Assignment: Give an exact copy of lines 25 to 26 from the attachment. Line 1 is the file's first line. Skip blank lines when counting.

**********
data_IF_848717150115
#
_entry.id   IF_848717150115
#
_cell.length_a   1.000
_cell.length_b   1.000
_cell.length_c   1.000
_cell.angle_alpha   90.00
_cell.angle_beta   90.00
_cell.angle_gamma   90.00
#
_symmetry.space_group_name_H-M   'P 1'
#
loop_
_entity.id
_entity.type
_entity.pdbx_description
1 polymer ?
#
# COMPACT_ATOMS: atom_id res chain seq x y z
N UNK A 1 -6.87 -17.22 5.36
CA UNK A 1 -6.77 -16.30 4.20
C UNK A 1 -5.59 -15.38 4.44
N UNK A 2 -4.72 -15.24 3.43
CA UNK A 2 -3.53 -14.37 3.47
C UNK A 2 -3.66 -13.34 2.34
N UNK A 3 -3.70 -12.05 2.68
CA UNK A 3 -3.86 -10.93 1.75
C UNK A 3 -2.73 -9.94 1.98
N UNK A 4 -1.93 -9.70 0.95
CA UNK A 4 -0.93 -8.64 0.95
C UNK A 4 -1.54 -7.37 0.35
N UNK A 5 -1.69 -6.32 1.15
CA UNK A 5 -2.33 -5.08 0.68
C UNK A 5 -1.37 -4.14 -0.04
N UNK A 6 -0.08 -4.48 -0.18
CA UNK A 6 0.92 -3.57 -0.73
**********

CA UNK A 2 -3.53 -14.37 3.47
C UNK A 2 -3.66 -13.34 2.34